In an interview after the event, Sonya Hackel, a 79-year-old retiree, said she intended to vote for Kuster for the second time in two years. Hackel said Mitt Romney is a “totally empty vessel” and that Democrats need to be elected at both the federal and state level.

“It can’t just be a bunch of people wearing their guns and saying ‘no’ to everything,” Hackel said.

A few hours later in a VFW hall in Milford, Bass was engaged in what he says has become a tradition on the trail: spaghetti.

For years now, he said his campaign has hosted spaghetti suppers in the final days before the election in communities including Littleton, Nashua and Concord.

For about an hour last night, as about 75 people ate, Bass, wearing khakis and shirtsleeves, spoke in small groups on topics including the precarious state of the federal flood insurance program and juvenile diabetes.

After most had eaten – they ran out of salad – Bass delivered brief remarks to the group.

“This is a wonderful time in a campaign. The signs are battered. My pants are spotted. My shoes are bare,” he said. But, he continued, “My voice is still strong. Our spirits are up, and in 54 hours . . . the polls will open in Dixville.”

He urged them not to talk to each other but to Democrats and independents to persuade them to vote Bass. It’s not about Democrat or Republican, he said, liberal or conservative.

“It’s about caring about this country,” Bass said. “I’m not here to be in Congress. I’m here to solve problems.”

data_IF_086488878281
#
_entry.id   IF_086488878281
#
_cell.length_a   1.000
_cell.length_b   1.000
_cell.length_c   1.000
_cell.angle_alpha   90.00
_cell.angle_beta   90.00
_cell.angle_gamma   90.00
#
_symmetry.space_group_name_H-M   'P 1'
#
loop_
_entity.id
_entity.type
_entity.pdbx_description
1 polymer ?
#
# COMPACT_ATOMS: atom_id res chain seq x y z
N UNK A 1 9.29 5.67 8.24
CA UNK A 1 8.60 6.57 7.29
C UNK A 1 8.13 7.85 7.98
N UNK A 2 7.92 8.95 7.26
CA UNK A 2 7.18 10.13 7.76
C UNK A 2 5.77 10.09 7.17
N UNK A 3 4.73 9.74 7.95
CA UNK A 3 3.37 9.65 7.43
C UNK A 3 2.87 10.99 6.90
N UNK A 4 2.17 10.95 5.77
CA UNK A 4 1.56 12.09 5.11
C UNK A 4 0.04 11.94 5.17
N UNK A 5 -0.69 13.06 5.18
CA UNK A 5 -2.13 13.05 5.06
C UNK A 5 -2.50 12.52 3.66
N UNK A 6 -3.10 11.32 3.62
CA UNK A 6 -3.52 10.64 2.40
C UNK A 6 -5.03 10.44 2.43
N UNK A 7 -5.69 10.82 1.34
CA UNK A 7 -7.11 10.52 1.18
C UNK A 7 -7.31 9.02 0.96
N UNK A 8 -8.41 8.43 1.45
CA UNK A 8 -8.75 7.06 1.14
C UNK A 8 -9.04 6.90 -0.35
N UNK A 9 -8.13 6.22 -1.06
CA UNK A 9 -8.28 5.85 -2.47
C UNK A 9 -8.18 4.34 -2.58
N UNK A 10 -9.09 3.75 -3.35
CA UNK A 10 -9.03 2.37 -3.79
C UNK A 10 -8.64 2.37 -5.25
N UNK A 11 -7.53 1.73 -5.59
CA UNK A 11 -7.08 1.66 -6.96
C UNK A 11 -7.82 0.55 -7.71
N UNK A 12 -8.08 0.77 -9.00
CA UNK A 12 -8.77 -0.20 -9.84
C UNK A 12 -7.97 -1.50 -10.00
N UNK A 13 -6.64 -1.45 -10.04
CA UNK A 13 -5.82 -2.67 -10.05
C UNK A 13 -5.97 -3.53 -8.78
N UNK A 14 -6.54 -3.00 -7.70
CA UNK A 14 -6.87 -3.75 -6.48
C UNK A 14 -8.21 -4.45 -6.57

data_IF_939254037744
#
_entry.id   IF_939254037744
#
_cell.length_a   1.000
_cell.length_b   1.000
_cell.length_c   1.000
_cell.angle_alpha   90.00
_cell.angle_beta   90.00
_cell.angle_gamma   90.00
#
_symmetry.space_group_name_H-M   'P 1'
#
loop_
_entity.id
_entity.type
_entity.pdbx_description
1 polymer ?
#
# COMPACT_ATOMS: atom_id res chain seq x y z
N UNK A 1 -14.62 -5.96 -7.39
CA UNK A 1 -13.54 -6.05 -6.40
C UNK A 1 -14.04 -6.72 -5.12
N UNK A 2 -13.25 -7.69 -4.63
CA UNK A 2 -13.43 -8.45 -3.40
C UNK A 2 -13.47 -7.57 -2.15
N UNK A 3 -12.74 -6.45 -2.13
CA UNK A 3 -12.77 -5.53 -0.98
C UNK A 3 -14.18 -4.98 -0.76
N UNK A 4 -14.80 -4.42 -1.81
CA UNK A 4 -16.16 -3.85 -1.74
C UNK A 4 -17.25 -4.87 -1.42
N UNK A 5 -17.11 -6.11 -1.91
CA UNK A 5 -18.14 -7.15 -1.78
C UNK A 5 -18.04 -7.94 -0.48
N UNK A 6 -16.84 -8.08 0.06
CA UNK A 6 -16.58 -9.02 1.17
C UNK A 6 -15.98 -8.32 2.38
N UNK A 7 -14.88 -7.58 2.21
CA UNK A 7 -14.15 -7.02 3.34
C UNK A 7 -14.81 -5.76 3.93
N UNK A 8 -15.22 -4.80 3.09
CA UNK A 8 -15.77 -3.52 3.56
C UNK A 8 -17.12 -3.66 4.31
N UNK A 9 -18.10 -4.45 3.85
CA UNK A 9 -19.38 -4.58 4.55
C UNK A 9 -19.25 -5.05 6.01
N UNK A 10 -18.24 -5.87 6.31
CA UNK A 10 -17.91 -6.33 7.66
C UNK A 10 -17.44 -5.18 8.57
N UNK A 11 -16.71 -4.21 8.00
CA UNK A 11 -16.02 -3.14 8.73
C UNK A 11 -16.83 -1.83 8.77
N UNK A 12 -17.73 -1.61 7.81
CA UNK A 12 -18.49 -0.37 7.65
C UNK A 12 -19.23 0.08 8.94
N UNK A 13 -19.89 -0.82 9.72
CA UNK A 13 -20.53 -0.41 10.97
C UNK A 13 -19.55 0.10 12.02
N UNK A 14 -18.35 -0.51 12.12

The most important thing, he said, is to get the size of government down and lower taxes, grow the economy and make jobs.

He said Democrats want people to become used to a “new normal” of high unemployment and economic malaise.

“The unemployment rate went up 1/10 of 1 percent, and only in the eyes of a Democrat can that be characterized as ‘not a bad thing,’ ” Bass said, referencing a comment Kuster made Friday morning on the NHPR show The Exchange.

The 7.9 percent unemployment rate – a slight uptick from last month’s 7.8 percent – meant that more people were trying to get jobs, which Kuster said was a sign the economy was going in the right direction.

Bass disagreed.

“They’ll do anything to make you think another four years of what we’ve had for the last four years is going to be better,” Bass said. “We know better than that.”

Gail Cromwell, a 71-year-old retired economist who lives in Temple, said she’d vote for Bass. She liked that he was endorsed by Erskine Bowles, a budget hawk who also served as chief of staff to former president Bill Clinton.

Bass “can work on both sides of the aisle,” said Cromwell, who said she voted for Bass in 2010, too.

Bill McNary, a 60-year-old businessman who lives in Amherst, said he’d vote for Bass a second time because Bass is good with constituent services and believes in limited government.

“I appreciate that he’s basically a Republican centrist,” McNary said. “He’s pragmatic.”

Polling often puts the race, which has attracted national attention, within the margin of error.

(Molly A.K. Connors can be reached at 369-3319 or mconnors@cmonitor.com or on Twitter @MAKConnors )